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Following on from an interesting update in an article discussing the Government’s response (together with the UK Statistics Authority) to last year’s consultation on reforming the Retail Prices Index (RPI) calculation, I thought a quick reminder of the Government’s plans for RPI would be useful.

Proposed Changes to RPI calculations

The Government has now issued proposals to reform the calculation of the RPI. The proposed changes would bring the method for calculating the RPI closer to that of the Consumer Prices Index (CPI) in order to promote consistency in inflation statistics.

The Government is aiming for the proposed changes to take effect in early 2030. The property industry does now therefore have an opportunity to consider how this variation to the calculation of RPI might impact us and what might need to be done in order to minimise the effects of this change from a landlord’s perspective.

Comparison with CPI calculations

Over the last 10 years or so, the RPI’s measure of inflation has been on average around 1% higher per year than CPI. Accordingly, if the method for calculating RPI to align it with CPI does take effect in 2030, this will likely result in a lower measure of inflation than currently arises when using RPI.

Effects in the Landlord & Tenant arena?

RPI has been and continues to be used as a measure to assist parties in calculating rental increases (instead of open market rent reviews), as well as being utilised to calculate increases to service charge caps. The current proposal to align RPI to CPI could therefore give rise to lower rent increases than might originally have been anticipated by the parties – which is good for tenants, but unfavourable for landlords.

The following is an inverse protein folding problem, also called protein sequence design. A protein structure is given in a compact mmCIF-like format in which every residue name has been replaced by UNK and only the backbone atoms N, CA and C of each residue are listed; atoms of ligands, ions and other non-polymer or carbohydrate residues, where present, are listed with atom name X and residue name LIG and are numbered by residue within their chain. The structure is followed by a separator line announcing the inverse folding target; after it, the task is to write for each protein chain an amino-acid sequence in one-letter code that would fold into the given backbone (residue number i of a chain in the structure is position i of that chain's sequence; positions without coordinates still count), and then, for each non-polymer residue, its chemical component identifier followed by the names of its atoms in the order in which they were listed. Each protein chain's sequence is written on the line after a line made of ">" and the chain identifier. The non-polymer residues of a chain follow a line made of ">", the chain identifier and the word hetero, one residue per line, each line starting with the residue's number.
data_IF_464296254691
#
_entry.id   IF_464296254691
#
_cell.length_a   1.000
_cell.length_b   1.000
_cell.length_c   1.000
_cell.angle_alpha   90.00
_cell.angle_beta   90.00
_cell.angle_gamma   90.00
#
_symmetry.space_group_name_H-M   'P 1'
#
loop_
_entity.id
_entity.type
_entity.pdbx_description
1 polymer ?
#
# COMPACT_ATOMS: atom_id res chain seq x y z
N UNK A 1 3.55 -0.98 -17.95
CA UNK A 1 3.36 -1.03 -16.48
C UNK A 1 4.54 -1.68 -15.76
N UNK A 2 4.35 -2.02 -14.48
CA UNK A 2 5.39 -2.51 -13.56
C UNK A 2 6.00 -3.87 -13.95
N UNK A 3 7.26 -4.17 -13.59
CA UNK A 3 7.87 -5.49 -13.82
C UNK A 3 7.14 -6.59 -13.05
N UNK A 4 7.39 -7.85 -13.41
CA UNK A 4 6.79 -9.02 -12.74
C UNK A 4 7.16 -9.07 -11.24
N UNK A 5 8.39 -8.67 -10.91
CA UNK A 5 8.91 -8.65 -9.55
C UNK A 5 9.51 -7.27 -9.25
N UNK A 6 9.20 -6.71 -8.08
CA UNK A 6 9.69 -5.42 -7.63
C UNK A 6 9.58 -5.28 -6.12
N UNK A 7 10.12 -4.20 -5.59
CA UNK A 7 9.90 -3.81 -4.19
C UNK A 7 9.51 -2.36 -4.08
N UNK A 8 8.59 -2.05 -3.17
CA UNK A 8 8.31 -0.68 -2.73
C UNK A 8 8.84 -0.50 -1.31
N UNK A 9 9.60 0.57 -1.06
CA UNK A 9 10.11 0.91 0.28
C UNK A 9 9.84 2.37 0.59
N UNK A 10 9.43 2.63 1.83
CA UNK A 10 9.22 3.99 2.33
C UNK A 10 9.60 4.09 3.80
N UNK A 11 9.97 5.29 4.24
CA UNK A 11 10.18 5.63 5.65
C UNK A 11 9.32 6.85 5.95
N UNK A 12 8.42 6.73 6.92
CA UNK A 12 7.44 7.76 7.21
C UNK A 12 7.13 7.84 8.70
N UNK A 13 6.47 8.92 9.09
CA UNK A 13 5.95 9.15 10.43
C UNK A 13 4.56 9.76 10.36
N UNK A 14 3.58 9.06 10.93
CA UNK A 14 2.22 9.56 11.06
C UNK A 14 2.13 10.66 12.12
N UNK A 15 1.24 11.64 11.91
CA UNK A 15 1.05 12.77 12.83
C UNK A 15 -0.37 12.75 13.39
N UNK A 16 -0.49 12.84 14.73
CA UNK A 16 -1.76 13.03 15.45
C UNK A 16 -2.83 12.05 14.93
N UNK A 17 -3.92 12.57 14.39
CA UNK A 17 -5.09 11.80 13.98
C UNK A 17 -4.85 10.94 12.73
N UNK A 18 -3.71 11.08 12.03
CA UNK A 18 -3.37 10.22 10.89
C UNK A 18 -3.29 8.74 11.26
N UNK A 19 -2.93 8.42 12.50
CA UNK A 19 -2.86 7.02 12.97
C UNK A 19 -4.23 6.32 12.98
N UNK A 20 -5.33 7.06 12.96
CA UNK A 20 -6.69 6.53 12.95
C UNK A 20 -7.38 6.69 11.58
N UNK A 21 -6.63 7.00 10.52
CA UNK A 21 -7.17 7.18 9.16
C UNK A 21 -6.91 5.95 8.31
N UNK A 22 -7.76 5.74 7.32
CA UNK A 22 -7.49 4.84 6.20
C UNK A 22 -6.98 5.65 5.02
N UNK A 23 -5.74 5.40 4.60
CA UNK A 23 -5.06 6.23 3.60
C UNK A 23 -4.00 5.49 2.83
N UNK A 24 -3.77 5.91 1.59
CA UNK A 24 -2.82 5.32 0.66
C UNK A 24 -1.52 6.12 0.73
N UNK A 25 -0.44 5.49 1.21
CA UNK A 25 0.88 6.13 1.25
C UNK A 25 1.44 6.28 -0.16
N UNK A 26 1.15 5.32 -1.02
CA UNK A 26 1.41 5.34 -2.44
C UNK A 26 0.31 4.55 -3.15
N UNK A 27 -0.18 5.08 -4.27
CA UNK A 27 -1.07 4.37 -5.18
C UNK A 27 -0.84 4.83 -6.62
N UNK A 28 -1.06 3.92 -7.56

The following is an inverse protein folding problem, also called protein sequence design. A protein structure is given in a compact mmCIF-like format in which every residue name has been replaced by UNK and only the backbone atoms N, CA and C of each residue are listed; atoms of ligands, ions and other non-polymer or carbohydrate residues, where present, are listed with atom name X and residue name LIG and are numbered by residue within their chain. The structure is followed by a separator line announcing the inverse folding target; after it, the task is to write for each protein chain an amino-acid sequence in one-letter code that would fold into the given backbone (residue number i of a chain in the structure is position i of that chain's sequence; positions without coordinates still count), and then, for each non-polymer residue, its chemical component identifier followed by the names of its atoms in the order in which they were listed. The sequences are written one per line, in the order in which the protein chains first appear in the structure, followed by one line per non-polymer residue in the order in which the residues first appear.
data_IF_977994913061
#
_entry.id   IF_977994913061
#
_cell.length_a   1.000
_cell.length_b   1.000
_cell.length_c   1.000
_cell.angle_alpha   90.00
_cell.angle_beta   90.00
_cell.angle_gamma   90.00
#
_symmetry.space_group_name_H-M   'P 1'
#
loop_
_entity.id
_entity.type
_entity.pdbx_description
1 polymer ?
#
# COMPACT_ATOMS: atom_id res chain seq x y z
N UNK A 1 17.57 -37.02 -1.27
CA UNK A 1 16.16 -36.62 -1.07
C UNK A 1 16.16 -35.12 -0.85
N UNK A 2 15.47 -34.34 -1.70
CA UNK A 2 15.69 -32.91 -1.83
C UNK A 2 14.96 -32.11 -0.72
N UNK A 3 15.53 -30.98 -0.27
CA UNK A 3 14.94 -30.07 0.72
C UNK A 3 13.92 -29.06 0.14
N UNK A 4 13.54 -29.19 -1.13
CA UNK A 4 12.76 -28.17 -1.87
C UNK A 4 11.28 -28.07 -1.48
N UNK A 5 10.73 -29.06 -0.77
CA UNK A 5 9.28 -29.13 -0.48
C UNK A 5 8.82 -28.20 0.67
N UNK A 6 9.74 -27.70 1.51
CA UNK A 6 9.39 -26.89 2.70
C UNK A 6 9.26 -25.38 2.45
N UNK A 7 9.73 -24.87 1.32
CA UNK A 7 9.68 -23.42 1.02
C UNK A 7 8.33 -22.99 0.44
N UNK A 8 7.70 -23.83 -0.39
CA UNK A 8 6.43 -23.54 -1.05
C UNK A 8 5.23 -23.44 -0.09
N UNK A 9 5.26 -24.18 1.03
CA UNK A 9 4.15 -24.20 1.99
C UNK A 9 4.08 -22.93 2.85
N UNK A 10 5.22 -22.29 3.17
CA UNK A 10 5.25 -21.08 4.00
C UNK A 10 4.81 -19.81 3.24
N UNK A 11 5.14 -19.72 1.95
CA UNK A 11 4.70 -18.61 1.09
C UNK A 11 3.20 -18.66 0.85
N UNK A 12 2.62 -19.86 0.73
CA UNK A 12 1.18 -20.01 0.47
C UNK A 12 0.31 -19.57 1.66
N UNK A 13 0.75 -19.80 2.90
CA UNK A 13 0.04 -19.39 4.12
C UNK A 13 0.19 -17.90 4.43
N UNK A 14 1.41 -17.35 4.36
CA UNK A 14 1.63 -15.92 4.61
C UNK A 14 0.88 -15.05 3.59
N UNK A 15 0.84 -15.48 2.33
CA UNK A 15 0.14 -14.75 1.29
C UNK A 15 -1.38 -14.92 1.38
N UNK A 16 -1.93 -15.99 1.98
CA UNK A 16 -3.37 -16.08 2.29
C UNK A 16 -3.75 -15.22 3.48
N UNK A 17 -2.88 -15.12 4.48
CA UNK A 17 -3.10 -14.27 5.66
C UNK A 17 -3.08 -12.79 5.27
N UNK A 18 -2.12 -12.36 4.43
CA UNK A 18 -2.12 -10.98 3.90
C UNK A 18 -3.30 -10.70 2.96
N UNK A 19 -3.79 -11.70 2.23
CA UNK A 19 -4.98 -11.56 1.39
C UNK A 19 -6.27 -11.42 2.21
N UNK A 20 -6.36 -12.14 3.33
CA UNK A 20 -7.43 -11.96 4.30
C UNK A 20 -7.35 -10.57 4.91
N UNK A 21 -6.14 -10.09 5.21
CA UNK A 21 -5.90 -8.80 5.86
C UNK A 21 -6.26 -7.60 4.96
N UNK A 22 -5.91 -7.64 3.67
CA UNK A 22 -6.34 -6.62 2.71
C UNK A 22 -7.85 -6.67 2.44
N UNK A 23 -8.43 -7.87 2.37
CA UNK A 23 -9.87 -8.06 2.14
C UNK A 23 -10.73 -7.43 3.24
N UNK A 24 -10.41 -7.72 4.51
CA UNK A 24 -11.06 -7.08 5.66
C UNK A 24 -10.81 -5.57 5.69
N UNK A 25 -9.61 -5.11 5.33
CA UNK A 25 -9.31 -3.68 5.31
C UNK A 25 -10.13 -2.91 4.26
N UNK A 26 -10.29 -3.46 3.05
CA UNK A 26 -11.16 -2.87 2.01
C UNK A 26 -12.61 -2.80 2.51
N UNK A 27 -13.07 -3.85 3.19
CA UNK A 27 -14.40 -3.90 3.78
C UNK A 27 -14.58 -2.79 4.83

Many landlords may not see this change as an immediate cause for concern in respect of new lease negotiations, as most tenants are pressing for shorter term leases that will not require rent reviews of any sort. However, any existing leases containing RPI based reviews extending beyond 2030 may need to be revisited to assess whether they contain provisions which, following a material change in the index, permit the substitution of a different method for calculation of the RPI.

In any event, both landlords and tenants should be alert to this potential new method for calculating RPI in the future, in order that where the use of an index based review is mooted, consideration is given at the outset of any new lease negotiations as to the best index to be utilised.

A more detailed consideration of this topic can be viewed in my colleague Ola Olayinka’s article from October 2019 by clicking here.

If you have any questions about the effects of the proposed changes, contact our Real Estate solicitors on 01202 786357 or by emailing online.enquiries@LA-law.com.